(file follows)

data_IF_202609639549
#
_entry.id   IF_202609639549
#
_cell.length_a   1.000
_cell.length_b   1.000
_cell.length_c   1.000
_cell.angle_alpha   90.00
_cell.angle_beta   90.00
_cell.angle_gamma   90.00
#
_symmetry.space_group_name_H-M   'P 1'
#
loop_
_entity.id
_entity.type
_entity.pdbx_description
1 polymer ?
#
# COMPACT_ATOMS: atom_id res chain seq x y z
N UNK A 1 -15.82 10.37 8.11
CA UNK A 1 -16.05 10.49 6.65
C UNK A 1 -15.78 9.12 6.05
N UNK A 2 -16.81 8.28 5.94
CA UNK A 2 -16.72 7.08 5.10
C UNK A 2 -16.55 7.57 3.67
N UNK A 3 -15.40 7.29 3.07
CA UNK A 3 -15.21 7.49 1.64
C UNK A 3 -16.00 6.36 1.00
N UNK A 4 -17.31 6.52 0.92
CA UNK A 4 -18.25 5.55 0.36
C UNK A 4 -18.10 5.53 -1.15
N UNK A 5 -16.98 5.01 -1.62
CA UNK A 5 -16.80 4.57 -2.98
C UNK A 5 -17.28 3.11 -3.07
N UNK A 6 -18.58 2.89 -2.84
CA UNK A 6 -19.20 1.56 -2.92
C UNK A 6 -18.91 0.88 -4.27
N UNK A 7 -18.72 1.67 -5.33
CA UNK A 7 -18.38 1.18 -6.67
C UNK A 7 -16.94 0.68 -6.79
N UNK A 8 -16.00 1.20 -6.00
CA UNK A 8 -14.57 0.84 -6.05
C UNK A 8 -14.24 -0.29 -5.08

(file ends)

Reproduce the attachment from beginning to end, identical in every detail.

data_IF_202609639549
#
_entry.id   IF_202609639549
#
_cell.length_a   1.000
_cell.length_b   1.000
_cell.length_c   1.000
_cell.angle_alpha   90.00
_cell.angle_beta   90.00
_cell.angle_gamma   90.00
#
_symmetry.space_group_name_H-M   'P 1'
#
loop_
_entity.id
_entity.type
_entity.pdbx_description
1 polymer ?
#
# COMPACT_ATOMS: atom_id res chain seq x y z
N UNK A 1 -15.82 10.37 8.11
CA UNK A 1 -16.05 10.49 6.65
C UNK A 1 -15.78 9.12 6.05
N UNK A 2 -16.81 8.28 5.94
CA UNK A 2 -16.72 7.08 5.10
C UNK A 2 -16.55 7.57 3.67
N UNK A 3 -15.40 7.29 3.07
CA UNK A 3 -15.21 7.49 1.64
C UNK A 3 -16.00 6.36 1.00
N UNK A 4 -17.31 6.52 0.92
CA UNK A 4 -18.25 5.55 0.36
C UNK A 4 -18.10 5.53 -1.15
N UNK A 5 -16.98 5.01 -1.62
CA UNK A 5 -16.80 4.57 -2.98
C UNK A 5 -17.28 3.11 -3.07
N UNK A 6 -18.58 2.89 -2.84
CA UNK A 6 -19.20 1.56 -2.92
C UNK A 6 -18.91 0.88 -4.27
N UNK A 7 -18.72 1.67 -5.33
CA UNK A 7 -18.38 1.18 -6.67
C UNK A 7 -16.94 0.68 -6.79
N UNK A 8 -16.00 1.20 -6.00
CA UNK A 8 -14.57 0.84 -6.05
C UNK A 8 -14.24 -0.29 -5.08